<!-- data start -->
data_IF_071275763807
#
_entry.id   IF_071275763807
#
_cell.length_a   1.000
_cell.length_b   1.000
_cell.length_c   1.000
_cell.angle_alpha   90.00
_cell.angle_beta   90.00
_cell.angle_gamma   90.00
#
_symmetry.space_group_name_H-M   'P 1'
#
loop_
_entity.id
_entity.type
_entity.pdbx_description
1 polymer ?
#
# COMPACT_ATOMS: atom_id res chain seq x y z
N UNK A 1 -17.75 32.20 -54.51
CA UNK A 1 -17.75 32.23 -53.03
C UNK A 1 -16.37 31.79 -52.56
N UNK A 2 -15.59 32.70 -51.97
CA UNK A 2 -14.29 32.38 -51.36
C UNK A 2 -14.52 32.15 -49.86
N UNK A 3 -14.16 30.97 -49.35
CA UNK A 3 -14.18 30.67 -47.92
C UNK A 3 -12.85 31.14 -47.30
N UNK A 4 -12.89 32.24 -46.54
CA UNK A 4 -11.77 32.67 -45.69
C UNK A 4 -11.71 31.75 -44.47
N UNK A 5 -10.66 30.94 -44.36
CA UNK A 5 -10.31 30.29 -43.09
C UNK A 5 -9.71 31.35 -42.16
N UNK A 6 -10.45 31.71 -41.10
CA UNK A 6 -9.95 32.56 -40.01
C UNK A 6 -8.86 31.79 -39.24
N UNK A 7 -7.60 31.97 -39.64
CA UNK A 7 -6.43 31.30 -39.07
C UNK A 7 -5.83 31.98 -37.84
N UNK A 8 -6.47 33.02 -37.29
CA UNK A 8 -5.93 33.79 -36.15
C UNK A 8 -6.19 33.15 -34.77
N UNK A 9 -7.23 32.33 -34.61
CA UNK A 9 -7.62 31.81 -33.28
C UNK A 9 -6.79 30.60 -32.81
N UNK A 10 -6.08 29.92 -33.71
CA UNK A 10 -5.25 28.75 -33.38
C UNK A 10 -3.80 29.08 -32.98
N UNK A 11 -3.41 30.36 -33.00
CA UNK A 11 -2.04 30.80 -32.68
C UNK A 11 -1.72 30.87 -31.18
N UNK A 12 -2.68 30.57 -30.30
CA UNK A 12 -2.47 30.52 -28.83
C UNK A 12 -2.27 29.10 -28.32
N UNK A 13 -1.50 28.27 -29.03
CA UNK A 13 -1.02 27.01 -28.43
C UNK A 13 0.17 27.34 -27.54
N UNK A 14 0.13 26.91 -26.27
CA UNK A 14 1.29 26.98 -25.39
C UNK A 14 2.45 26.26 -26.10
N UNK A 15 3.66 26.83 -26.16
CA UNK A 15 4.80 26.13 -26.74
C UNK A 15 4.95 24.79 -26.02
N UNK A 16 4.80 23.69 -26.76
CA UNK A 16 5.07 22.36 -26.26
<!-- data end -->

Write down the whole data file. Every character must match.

data_IF_071275763807
#
_entry.id   IF_071275763807
#
_cell.length_a   1.000
_cell.length_b   1.000
_cell.length_c   1.000
_cell.angle_alpha   90.00
_cell.angle_beta   90.00
_cell.angle_gamma   90.00
#
_symmetry.space_group_name_H-M   'P 1'
#
loop_
_entity.id
_entity.type
_entity.pdbx_description
1 polymer ?
#
# COMPACT_ATOMS: atom_id res chain seq x y z
N UNK A 1 -17.75 32.20 -54.51
CA UNK A 1 -17.75 32.23 -53.03
C UNK A 1 -16.37 31.79 -52.56
N UNK A 2 -15.59 32.70 -51.97
CA UNK A 2 -14.29 32.38 -51.36
C UNK A 2 -14.52 32.15 -49.86
N UNK A 3 -14.16 30.97 -49.35
CA UNK A 3 -14.18 30.67 -47.92
C UNK A 3 -12.85 31.14 -47.30
N UNK A 4 -12.89 32.24 -46.54
CA UNK A 4 -11.77 32.67 -45.69
C UNK A 4 -11.71 31.75 -44.47
N UNK A 5 -10.66 30.94 -44.36
CA UNK A 5 -10.31 30.29 -43.09
C UNK A 5 -9.71 31.35 -42.16
N UNK A 6 -10.45 31.71 -41.10
CA UNK A 6 -9.95 32.56 -40.01
C UNK A 6 -8.86 31.79 -39.24
N UNK A 7 -7.60 31.97 -39.64
CA UNK A 7 -6.43 31.30 -39.07
C UNK A 7 -5.83 31.98 -37.84
N UNK A 8 -6.47 33.02 -37.29
CA UNK A 8 -5.93 33.79 -36.15
C UNK A 8 -6.19 33.15 -34.77
N UNK A 9 -7.23 32.33 -34.61
CA UNK A 9 -7.62 31.81 -33.28
C UNK A 9 -6.79 30.60 -32.81
N UNK A 10 -6.08 29.92 -33.71
CA UNK A 10 -5.25 28.75 -33.38
C UNK A 10 -3.80 29.08 -32.98
N UNK A 11 -3.41 30.36 -33.00
CA UNK A 11 -2.04 30.80 -32.68
C UNK A 11 -1.72 30.87 -31.18
N UNK A 12 -2.68 30.57 -30.30
CA UNK A 12 -2.47 30.52 -28.83
C UNK A 12 -2.27 29.10 -28.32
N UNK A 13 -1.50 28.27 -29.03
CA UNK A 13 -1.02 27.01 -28.43
C UNK A 13 0.17 27.34 -27.54
N UNK A 14 0.13 26.91 -26.27
CA UNK A 14 1.29 26.98 -25.39
C UNK A 14 2.45 26.26 -26.10
N UNK A 15 3.66 26.83 -26.16
CA UNK A 15 4.80 26.13 -26.74
C UNK A 15 4.95 24.79 -26.02
N UNK A 16 4.80 23.69 -26.76
CA UNK A 16 5.07 22.36 -26.26